The Mercatus Group is headed by Tyler Cowen.

And the author of the report cited by OP is Charles Blahous, architect of Bush-41’s plan to turn SocSec into a Wall St. boondoggle, who was described by Sen. Elizabeth Warren as “an anti-government zealot.”

In view of what this tells us about the messenger, I’ll let another Doper “take one for the team” and review this 24-page “Report.”

septimus’ attempt at an ad hominem notwithstanding, the Urban Institute came up with pretty much the same estimate.


The problem is not that the estimates are wrong, they are just unrealistic. If we make major cuts to health care spending, and cut payments to health care providers, and cut drug costs dramatically, and more than double federal income taxes, and if utilization doesn’t increase, and if we cut administrative costs, we can save money. OK, granted. Now, how exactly do we do these cuts, and how do we deal with the fallout?


There is something more weighty: A large number of real-world examples, all of which cluster incredibly much lower than this. On the face of it, this is a flat-out unbelievable result. That is why I though looking at this report might be interesting.

I was hoping we look at the report based on its own merits, whatever it might be.

That is interesting. Its a good cite. On an initial read, they seem to be making the same fundamental assumptions about Medicare paying for most things that are in the system today. I think this is where the numbers grow unrealistic.

Well, I am not sure I see how you’d need to increase income taxes after making severe cuts to expenses.

Thats besides the scope of the thread.

Now, if we take the costs per patient of Medicare as it stands, adjust for age and expand to add every other age to Medicare, we get a far lower number than this. Medicare is a system that falls within the cluster of “normal first world systems” and the cost we come up with is pretty close to the average first world cost.

If we adjust for the fact that current medicare pays 80 % of costs, we get to a number a bit above the current average, but normal for the US GDP per person. And pretty much what the US government currently spends on public health care.

(I can show the maths if anyone is interested)

But to me, its rather clear that there’s no special “US factor” that makes patients more expensive. Patients in a normal system ends up costing a normal amount, and are entirely comparable to other developed world systems.

So why does these reports end up with such an unrealistically high number, twice what other nations pay and twice what expanding the patient numbers for Medicare comes in at?

Overhead due to multiple payers is a big part of why healthcare in the U.S. is so expensive, but it’s not the biggest. Overhead at the insurance company is limited by law to 20%, and is more like 10% nationally. A funny thing happens in capitalism: companies compete and become more efficient, something the government has no motivation to you. Say you double or even triple that and eliminate it and you still have the most expensive system in the world.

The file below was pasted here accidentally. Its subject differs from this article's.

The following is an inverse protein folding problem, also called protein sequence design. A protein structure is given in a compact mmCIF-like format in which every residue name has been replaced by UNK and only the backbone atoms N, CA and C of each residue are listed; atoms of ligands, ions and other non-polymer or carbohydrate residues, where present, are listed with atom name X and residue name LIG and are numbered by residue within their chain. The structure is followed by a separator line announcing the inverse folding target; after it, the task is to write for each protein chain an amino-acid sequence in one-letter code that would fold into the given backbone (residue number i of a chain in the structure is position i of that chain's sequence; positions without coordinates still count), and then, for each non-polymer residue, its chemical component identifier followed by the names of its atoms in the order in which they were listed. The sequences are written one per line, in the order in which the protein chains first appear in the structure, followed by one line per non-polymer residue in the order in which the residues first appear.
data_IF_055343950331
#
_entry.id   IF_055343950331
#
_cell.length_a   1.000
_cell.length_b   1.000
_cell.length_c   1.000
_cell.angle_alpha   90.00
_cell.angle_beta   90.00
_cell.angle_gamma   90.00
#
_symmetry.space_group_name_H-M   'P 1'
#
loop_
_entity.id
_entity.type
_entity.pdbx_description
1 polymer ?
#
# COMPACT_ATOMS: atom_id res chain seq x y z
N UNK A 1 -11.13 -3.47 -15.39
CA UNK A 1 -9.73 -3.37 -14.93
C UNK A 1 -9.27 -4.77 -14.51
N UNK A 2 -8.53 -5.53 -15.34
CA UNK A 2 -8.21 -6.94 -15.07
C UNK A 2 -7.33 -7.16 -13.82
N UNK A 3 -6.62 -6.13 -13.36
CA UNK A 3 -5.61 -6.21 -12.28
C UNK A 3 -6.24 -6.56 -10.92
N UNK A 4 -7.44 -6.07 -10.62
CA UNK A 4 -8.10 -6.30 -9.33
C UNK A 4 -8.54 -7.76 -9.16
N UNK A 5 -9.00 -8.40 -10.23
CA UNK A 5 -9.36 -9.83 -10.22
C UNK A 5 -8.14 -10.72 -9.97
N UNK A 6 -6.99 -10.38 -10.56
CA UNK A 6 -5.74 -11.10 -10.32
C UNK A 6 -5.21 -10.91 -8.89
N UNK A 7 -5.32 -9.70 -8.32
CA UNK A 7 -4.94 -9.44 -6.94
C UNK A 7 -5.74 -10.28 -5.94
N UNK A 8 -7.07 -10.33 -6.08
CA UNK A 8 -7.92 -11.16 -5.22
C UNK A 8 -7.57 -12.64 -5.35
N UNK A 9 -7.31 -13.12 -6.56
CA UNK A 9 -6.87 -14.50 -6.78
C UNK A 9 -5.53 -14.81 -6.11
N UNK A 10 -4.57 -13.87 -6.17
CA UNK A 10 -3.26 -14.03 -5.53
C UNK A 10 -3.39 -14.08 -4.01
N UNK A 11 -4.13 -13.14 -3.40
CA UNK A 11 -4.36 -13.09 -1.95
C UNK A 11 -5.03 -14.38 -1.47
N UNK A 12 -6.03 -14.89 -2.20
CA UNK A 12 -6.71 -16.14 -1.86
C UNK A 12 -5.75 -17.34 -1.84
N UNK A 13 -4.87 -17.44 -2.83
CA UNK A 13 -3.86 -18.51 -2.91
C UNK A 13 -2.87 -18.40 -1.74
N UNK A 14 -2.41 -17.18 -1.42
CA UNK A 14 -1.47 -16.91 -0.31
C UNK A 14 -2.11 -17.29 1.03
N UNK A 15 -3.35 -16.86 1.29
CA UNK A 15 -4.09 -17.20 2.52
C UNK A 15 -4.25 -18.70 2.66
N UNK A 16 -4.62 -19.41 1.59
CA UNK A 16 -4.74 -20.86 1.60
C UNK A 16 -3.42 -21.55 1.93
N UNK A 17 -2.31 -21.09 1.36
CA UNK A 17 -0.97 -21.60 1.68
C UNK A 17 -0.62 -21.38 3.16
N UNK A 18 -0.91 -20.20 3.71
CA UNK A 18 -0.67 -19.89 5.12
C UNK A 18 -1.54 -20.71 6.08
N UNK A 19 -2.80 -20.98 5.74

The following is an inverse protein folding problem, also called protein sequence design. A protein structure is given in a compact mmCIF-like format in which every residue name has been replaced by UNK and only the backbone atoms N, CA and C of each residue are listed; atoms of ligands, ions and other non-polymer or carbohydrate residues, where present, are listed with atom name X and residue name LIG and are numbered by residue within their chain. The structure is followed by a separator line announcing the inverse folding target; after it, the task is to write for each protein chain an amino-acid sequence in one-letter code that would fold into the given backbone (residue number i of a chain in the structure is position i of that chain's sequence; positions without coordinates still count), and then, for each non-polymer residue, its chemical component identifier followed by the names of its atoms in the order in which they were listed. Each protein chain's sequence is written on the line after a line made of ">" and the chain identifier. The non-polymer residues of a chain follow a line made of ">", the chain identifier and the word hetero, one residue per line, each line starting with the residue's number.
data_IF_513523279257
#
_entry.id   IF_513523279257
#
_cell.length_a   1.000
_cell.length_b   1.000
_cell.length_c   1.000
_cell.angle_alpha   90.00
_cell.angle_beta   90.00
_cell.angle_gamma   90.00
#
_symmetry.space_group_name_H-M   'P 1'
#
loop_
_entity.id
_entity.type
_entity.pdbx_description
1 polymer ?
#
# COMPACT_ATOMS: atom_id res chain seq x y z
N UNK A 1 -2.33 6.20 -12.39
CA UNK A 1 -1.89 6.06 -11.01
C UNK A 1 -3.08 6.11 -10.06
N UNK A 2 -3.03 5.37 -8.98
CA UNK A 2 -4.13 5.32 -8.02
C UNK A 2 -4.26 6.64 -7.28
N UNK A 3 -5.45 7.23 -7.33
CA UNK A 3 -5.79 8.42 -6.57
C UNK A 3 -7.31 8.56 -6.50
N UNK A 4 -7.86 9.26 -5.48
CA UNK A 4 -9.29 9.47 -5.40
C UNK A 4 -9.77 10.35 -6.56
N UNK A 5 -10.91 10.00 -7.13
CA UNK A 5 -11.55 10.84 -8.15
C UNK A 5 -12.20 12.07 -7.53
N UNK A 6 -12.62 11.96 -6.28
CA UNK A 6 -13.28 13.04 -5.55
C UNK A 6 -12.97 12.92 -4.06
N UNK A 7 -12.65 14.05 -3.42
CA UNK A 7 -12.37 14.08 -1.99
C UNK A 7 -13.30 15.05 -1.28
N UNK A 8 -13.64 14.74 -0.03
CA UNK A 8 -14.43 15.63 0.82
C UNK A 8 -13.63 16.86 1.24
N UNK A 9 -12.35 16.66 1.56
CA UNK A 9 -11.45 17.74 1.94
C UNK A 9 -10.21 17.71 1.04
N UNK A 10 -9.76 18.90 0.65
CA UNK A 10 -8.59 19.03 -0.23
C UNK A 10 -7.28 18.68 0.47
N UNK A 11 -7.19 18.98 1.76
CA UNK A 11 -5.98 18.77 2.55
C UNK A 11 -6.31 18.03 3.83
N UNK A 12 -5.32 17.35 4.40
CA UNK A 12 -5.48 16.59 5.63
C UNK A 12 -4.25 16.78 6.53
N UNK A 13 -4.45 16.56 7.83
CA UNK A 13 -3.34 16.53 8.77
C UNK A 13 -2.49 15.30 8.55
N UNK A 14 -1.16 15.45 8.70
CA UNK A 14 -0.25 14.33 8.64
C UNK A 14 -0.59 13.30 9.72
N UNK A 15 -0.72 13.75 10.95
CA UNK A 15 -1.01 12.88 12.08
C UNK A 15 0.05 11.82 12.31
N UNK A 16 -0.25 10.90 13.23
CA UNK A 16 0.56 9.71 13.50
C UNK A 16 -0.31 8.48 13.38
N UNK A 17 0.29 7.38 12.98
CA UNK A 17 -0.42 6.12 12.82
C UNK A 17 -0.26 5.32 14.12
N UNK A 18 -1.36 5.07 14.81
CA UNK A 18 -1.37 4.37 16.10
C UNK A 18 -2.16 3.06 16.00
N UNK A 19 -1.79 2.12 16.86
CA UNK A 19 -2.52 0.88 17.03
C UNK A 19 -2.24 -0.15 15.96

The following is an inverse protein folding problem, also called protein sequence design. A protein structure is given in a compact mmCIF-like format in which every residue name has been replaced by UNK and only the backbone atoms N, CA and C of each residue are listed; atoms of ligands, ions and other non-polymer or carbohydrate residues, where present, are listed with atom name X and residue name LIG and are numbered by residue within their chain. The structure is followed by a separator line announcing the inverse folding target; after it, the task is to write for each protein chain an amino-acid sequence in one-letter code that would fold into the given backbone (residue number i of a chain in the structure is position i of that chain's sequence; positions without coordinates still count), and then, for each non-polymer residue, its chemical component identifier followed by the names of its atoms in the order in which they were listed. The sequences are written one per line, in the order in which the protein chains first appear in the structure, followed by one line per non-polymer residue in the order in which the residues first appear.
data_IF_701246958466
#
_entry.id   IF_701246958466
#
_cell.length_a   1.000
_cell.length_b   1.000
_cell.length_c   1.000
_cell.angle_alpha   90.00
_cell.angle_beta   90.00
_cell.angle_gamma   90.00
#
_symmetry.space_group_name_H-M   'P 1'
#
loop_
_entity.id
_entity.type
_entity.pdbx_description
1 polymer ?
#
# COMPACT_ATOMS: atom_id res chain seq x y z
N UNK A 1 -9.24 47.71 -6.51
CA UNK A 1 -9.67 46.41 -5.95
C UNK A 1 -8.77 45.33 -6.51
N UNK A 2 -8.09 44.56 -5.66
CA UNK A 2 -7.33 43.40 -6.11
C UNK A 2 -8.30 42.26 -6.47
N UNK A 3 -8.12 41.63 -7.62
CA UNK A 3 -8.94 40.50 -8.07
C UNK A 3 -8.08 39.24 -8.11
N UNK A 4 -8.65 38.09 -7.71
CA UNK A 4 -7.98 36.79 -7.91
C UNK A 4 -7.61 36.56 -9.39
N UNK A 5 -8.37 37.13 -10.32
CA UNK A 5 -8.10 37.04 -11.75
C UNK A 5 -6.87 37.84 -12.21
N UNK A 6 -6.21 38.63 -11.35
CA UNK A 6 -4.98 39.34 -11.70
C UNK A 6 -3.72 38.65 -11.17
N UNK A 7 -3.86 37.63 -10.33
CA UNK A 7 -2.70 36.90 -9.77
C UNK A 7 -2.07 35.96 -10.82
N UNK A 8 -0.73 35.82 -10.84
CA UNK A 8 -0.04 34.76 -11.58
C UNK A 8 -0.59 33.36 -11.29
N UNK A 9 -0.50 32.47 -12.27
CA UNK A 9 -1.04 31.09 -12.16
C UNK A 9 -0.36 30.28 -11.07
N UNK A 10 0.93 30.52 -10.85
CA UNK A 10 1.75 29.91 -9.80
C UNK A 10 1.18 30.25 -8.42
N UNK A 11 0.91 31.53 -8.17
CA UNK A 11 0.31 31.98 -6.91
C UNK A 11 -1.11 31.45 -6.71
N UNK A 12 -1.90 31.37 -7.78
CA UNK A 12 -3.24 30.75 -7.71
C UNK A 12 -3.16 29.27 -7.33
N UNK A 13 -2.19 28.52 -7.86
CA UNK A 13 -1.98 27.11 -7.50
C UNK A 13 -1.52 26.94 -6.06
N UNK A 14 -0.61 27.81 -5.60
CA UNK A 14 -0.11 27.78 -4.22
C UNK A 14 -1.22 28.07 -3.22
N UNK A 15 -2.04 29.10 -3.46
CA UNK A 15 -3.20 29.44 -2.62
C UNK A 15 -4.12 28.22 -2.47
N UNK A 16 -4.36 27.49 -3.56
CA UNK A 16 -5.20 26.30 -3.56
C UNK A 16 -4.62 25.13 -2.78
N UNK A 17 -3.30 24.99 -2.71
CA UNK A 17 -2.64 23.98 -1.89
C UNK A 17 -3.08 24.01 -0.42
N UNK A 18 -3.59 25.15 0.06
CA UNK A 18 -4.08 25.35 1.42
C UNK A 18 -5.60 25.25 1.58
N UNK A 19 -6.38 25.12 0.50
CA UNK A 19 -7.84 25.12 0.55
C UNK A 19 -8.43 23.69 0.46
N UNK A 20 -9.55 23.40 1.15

Reasons that you can’t just extrapolate current Medicare costs to the overall population:

  1. Many providers don’t make any money on Medicare patients, or even lose money. They make up for it by the increased payment by private insurance. If everyone had Medicare at current reimbursement rates we’d have massive failures on the provider side.

  2. We have a real problem with the cost of education doctors. Everyone wants to go to college now since your choices are going to college to program computers or spending a lifetime asking if you want fries with that now that all our blue-collar, middle class factor jobs are in China. More demand for a fixed amount of slots combined with easy loans from the government mean demand is outstripping supply for the same undergrad slots that future doctors need.

  3. Medicare benefits are so unbelievably lousy (20% coinsurance with no out-of-pocket maximums, $1000 hospital deductibles, zero out of country coverage) that the majority of people on Medicare buy supplemental or replacement coverage. So you’d have to increase Medicare benefits to be somewhat reasonable, more along the lines with what commercial insurance provides, if it’s going to be the only insurance.

  4. Things like “eat your veggies” type advertising and healthy incentives programs, and aggressive fraud detection done by commercial insurance companies are included in overhead, but reduce healthcare costs to society.

According to the report, doubling federal corporate and personal income tax still leaves an undetermined amount that would be added to the deficit.


And yet, under the current U.S. system, where insurance purports to operate according to free market principles, healthcare costs twice as much per capita - and produces worse outcomes - when compared to other developed (and capitalist) countries with public UHC funded out of general taxation. So clearly there’s a massive flaw in any argument that suggests that healthcare costs will rise in the U.S. because of loss of competition if we change from multiple private insurance companies to a single pool of public insurance .

The laughable thing about this kind of report is that it’s basically imposing biased assumptions and speculation about what might happen if we did an experiment to test a hypothesis. And ignoring the fact that dozens of other countries have been running the experiment for decades, and we can see the results.